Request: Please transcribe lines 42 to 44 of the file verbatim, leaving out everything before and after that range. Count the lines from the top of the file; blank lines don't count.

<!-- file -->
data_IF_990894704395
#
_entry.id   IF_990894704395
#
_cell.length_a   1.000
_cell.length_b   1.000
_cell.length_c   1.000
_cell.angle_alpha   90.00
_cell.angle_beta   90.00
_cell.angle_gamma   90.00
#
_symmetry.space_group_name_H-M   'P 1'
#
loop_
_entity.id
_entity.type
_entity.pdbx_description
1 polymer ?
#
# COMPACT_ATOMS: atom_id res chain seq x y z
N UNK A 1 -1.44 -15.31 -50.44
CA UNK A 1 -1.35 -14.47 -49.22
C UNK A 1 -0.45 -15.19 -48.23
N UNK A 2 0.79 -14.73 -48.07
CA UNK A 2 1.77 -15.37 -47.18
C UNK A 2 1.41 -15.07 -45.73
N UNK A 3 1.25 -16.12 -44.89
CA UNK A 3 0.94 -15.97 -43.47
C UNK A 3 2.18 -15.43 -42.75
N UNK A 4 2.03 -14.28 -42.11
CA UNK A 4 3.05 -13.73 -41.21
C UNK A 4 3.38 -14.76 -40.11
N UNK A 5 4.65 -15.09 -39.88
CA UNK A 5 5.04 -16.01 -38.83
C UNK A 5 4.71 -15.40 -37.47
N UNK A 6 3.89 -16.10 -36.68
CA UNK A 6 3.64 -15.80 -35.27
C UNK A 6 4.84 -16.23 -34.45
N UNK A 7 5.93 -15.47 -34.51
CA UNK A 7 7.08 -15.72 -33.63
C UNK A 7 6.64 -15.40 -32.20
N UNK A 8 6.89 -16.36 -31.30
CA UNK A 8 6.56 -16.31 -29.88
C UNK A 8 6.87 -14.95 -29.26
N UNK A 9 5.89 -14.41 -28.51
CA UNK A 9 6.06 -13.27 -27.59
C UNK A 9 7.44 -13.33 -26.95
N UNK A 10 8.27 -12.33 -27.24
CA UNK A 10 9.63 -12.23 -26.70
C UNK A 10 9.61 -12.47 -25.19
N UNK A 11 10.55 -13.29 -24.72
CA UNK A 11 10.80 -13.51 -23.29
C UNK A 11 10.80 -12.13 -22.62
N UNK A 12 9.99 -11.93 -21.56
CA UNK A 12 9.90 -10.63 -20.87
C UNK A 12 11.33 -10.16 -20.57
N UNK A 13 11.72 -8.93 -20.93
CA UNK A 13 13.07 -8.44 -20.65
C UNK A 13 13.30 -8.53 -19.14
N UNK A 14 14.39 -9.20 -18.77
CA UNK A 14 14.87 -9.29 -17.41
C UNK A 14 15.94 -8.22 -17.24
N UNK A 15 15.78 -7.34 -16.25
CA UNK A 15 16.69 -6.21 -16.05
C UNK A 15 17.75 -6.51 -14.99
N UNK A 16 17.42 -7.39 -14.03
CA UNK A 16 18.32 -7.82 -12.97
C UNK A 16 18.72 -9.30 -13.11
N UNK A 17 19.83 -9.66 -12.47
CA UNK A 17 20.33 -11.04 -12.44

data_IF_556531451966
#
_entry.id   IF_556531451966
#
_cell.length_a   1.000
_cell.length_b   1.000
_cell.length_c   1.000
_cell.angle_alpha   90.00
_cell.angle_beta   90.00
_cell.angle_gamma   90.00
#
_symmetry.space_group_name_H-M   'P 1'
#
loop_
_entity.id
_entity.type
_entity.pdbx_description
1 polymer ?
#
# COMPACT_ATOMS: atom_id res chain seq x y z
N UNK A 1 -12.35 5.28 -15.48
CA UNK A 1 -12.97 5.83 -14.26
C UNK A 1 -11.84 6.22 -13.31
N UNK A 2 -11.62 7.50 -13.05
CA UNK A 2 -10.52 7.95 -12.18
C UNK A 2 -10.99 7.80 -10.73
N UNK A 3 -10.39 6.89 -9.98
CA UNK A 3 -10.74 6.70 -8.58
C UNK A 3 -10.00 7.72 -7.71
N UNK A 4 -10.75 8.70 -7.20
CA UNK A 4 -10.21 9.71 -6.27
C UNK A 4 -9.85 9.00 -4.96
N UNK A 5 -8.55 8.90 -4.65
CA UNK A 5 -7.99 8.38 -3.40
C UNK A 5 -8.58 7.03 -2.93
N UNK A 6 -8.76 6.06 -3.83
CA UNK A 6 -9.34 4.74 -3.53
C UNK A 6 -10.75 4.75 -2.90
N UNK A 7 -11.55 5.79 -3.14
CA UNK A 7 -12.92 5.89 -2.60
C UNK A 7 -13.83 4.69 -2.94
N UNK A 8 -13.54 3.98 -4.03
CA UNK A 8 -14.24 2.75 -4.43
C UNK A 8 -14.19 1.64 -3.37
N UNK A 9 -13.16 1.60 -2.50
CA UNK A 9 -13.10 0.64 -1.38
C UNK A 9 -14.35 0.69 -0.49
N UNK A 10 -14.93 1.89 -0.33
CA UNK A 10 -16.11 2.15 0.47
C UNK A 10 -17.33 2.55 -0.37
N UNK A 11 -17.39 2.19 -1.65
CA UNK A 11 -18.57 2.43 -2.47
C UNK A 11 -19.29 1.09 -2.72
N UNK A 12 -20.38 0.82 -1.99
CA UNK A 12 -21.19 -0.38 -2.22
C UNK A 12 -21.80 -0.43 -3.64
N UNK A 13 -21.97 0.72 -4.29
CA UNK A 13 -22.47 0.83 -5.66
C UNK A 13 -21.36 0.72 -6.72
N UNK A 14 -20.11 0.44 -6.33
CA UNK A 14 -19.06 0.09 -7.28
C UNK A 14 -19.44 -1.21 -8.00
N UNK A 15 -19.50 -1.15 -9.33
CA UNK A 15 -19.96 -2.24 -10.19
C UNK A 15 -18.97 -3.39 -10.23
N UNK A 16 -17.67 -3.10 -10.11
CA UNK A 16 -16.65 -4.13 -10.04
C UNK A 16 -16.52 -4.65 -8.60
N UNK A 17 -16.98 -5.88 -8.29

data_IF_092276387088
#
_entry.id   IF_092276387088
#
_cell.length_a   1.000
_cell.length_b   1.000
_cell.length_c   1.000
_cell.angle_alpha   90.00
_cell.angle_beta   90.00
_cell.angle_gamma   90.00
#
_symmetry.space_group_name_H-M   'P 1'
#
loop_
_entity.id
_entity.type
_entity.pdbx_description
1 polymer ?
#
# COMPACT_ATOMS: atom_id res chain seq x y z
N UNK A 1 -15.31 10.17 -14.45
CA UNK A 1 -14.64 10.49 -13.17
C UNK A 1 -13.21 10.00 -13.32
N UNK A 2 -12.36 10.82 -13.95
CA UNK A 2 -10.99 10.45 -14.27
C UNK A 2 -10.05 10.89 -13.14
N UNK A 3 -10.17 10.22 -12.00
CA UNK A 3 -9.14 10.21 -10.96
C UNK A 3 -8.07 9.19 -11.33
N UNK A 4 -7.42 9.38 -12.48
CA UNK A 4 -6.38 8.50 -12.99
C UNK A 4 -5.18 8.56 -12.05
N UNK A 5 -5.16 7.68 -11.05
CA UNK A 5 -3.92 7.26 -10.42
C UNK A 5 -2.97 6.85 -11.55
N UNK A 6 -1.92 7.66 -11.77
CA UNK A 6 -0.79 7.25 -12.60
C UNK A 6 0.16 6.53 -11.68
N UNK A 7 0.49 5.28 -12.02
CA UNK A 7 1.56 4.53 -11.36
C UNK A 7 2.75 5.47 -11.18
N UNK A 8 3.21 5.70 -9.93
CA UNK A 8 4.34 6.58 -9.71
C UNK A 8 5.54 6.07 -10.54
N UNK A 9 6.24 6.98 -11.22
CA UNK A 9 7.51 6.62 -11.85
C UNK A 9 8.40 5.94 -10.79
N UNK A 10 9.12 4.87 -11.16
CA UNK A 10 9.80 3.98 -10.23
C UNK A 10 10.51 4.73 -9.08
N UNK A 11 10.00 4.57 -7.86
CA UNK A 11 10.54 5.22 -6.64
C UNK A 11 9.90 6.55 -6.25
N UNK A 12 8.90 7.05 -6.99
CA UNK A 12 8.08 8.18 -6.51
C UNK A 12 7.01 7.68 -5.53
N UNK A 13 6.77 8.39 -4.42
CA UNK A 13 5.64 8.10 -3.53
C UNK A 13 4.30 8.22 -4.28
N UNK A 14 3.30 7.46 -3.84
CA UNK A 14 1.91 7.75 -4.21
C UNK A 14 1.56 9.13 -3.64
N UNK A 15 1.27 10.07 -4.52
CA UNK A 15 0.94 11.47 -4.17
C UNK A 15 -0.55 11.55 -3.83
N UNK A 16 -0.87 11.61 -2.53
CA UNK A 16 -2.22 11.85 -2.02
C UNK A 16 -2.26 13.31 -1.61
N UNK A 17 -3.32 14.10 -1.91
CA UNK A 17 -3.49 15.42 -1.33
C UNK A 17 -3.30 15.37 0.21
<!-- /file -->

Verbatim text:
N UNK A 8 6.89 -16.36 -31.30
CA UNK A 8 6.56 -16.31 -29.88
C UNK A 8 6.87 -14.95 -29.26